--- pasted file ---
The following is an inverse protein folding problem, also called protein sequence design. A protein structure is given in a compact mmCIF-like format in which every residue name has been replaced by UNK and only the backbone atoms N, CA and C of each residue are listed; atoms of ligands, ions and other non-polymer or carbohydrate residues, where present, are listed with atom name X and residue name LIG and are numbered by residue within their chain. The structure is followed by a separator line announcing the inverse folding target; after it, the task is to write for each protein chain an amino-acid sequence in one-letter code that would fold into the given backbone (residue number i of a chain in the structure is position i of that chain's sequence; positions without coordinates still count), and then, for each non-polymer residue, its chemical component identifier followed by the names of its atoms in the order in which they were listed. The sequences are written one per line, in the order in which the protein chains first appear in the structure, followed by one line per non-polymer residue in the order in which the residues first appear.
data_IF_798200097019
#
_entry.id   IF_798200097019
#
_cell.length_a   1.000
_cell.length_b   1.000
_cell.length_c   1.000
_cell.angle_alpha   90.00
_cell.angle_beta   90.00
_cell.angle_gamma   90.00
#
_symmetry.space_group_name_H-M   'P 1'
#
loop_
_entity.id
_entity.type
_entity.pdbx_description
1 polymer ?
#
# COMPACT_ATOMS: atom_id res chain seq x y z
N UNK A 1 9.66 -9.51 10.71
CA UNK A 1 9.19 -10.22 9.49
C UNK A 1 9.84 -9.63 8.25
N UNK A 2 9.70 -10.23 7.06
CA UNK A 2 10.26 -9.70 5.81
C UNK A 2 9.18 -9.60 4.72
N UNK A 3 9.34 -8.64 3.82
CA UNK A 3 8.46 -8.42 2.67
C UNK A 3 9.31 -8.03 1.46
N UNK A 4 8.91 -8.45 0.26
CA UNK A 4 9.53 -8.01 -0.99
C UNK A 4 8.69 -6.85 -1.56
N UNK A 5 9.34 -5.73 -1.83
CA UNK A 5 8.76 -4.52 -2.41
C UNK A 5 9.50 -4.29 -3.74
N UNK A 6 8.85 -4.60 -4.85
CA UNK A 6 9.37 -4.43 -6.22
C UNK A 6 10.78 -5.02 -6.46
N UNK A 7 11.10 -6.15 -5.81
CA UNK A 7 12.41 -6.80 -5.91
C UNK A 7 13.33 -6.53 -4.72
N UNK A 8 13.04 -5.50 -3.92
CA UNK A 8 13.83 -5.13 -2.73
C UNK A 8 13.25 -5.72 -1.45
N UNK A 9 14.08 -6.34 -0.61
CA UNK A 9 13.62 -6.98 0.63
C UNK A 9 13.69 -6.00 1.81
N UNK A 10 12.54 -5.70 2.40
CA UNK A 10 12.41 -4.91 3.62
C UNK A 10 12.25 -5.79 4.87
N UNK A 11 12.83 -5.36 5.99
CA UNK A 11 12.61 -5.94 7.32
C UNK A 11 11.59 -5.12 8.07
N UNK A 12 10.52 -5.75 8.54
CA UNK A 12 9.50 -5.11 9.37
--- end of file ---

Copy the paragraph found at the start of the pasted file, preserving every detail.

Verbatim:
The following is an inverse protein folding problem, also called protein sequence design. A protein structure is given in a compact mmCIF-like format in which every residue name has been replaced by UNK and only the backbone atoms N, CA and C of each residue are listed; atoms of ligands, ions and other non-polymer or carbohydrate residues, where present, are listed with atom name X and residue name LIG and are numbered by residue within their chain. The structure is followed by a separator line announcing the inverse folding target; after it, the task is to write for each protein chain an amino-acid sequence in one-letter code that would fold into the given backbone (residue number i of a chain in the structure is position i of that chain's sequence; positions without coordinates still count), and then, for each non-polymer residue, its chemical component identifier followed by the names of its atoms in the order in which they were listed. The sequences are written one per line, in the order in which the protein chains first appear in the structure, followed by one line per non-polymer residue in the order in which the residues first appear.